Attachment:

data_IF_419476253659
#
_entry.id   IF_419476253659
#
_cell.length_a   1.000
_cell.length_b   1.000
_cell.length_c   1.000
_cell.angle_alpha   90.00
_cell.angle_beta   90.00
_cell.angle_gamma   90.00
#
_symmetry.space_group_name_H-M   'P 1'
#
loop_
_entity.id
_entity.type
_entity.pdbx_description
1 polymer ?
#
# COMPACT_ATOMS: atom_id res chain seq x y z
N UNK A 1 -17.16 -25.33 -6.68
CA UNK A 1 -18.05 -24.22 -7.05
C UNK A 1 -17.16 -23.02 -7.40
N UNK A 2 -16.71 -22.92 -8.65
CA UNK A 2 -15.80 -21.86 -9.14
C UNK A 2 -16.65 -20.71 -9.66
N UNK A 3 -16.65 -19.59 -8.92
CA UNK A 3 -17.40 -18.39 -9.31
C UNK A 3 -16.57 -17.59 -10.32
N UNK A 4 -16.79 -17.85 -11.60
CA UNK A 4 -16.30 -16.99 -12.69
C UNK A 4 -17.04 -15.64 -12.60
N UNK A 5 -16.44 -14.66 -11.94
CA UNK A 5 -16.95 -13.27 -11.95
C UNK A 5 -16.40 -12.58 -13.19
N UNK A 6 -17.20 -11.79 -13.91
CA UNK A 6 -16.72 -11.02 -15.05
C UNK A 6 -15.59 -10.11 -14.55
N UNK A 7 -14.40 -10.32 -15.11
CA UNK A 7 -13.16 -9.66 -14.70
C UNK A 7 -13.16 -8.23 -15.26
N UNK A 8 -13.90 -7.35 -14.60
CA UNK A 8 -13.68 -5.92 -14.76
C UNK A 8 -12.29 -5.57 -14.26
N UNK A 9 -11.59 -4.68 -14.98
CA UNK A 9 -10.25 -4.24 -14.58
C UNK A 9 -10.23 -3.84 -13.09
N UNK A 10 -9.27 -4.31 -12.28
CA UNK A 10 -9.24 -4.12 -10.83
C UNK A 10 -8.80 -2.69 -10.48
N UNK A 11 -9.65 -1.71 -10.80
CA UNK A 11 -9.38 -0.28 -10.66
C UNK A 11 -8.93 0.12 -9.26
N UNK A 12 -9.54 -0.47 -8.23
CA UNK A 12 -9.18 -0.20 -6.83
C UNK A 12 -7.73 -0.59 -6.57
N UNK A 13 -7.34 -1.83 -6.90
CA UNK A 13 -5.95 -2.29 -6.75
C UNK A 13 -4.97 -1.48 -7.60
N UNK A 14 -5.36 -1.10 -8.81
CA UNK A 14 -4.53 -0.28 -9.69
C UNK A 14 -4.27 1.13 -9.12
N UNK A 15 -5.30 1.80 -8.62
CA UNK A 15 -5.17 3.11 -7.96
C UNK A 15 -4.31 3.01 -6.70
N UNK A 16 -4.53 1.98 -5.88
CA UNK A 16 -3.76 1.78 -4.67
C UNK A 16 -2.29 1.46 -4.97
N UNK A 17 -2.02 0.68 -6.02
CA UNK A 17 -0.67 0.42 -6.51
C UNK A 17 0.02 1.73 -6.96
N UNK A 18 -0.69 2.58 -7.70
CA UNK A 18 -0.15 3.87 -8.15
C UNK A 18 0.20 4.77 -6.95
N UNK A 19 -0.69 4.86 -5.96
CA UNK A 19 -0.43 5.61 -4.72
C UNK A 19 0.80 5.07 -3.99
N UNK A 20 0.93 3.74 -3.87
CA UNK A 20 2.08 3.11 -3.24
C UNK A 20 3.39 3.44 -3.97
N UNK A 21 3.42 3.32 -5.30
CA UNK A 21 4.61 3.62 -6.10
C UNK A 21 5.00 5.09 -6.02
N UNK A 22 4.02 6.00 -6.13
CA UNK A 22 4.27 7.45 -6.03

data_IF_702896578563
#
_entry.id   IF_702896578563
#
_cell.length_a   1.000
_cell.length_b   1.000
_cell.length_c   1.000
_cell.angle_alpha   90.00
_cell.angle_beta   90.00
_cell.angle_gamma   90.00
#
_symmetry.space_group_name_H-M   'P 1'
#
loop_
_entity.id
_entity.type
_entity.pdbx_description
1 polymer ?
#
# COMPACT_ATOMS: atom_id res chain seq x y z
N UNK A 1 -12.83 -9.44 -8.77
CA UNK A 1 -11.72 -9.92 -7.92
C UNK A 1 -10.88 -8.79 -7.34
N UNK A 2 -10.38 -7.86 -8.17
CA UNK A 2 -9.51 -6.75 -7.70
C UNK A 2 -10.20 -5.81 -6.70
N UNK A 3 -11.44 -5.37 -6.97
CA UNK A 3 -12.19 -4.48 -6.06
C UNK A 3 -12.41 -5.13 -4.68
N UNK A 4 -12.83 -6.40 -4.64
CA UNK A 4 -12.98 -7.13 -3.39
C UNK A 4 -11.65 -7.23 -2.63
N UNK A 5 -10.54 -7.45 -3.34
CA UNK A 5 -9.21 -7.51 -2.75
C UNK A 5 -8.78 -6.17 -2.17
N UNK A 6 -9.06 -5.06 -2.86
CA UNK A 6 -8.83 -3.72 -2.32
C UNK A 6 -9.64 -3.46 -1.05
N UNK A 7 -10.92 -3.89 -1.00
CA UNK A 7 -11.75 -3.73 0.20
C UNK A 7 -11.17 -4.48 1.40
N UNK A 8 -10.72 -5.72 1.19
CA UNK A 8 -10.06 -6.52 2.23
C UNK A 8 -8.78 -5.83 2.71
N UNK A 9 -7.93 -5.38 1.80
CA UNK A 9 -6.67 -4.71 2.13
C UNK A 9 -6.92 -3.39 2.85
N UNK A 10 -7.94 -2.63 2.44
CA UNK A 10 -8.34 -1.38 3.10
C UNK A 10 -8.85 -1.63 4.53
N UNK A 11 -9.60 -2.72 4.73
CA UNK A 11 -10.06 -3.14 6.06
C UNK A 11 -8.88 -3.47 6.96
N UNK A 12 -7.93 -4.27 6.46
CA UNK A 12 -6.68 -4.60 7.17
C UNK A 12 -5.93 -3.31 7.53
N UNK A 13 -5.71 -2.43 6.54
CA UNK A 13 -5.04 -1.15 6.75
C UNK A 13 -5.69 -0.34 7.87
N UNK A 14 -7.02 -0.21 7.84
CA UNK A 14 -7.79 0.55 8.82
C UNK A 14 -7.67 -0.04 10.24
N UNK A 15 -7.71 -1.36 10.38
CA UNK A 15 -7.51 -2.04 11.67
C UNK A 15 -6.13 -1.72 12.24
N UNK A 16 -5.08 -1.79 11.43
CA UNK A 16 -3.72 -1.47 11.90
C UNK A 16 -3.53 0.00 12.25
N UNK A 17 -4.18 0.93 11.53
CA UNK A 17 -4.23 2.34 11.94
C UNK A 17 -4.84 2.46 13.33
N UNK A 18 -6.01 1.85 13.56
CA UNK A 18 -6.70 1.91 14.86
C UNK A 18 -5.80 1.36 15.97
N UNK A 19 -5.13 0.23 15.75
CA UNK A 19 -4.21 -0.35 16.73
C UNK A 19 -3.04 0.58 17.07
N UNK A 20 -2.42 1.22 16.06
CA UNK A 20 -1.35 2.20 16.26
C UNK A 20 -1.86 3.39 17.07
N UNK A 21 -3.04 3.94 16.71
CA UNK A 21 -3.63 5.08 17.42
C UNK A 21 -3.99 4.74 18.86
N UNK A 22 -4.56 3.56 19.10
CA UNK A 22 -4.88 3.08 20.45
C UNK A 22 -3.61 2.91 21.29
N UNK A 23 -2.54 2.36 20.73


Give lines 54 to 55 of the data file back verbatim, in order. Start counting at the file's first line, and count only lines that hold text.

N UNK A 12 -9.54 -0.47 -8.23
CA UNK A 12 -9.18 -0.20 -6.83